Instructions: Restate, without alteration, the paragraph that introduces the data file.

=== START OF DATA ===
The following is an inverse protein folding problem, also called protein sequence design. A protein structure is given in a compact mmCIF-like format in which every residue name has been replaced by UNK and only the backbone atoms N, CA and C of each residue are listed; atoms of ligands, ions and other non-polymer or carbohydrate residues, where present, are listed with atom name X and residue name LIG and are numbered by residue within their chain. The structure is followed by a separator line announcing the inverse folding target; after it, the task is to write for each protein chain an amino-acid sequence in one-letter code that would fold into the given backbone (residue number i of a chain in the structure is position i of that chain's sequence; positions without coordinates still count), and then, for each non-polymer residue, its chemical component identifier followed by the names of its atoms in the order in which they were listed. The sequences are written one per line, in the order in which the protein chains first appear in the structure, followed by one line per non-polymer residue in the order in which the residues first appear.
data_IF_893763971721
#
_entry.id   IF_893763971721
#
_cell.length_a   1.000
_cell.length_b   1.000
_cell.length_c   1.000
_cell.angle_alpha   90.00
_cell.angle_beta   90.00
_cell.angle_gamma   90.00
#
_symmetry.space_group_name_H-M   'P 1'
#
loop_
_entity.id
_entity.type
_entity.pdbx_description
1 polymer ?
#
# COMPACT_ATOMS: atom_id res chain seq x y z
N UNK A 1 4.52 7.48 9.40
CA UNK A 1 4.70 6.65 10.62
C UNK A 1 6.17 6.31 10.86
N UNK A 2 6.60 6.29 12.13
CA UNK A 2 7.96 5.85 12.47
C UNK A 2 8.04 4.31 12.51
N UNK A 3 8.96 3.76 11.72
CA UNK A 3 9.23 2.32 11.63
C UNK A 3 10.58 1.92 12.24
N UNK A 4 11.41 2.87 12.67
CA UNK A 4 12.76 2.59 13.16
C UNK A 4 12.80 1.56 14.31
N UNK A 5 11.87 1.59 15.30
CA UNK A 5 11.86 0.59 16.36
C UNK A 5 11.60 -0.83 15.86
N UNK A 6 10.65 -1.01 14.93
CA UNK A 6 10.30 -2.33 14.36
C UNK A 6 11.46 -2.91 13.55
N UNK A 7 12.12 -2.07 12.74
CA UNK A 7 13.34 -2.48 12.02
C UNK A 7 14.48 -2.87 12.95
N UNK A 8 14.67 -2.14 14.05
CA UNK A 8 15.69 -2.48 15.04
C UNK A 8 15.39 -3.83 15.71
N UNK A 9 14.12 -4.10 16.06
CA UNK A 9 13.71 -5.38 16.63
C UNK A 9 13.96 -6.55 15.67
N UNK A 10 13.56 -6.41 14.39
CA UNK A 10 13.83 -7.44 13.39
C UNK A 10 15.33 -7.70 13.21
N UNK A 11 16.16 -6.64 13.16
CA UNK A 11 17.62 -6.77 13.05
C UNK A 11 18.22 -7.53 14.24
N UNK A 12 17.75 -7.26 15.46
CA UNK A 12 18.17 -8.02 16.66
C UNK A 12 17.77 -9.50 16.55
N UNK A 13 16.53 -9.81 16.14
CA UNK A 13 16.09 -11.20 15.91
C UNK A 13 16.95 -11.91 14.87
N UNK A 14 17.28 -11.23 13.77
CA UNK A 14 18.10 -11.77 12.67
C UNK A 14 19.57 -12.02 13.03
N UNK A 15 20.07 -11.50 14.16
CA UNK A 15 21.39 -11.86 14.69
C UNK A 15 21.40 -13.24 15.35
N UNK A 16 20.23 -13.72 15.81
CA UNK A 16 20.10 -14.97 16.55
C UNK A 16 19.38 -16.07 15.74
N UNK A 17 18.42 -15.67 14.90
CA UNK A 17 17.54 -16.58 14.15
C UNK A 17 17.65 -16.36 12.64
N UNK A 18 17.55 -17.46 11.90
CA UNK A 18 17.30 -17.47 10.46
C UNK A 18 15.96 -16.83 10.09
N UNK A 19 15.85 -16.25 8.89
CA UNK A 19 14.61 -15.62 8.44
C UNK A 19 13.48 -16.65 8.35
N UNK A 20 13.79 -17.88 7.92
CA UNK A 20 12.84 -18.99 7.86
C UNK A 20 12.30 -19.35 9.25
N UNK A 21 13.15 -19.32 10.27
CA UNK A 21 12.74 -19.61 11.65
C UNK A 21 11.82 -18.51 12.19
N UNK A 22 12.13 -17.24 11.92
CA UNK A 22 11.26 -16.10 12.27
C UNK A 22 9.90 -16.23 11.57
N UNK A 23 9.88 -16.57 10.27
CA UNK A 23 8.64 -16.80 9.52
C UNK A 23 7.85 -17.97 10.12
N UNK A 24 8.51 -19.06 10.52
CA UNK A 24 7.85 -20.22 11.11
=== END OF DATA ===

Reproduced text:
The following is an inverse protein folding problem, also called protein sequence design. A protein structure is given in a compact mmCIF-like format in which every residue name has been replaced by UNK and only the backbone atoms N, CA and C of each residue are listed; atoms of ligands, ions and other non-polymer or carbohydrate residues, where present, are listed with atom name X and residue name LIG and are numbered by residue within their chain. The structure is followed by a separator line announcing the inverse folding target; after it, the task is to write for each protein chain an amino-acid sequence in one-letter code that would fold into the given backbone (residue number i of a chain in the structure is position i of that chain's sequence; positions without coordinates still count), and then, for each non-polymer residue, its chemical component identifier followed by the names of its atoms in the order in which they were listed. The sequences are written one per line, in the order in which the protein chains first appear in the structure, followed by one line per non-polymer residue in the order in which the residues first appear.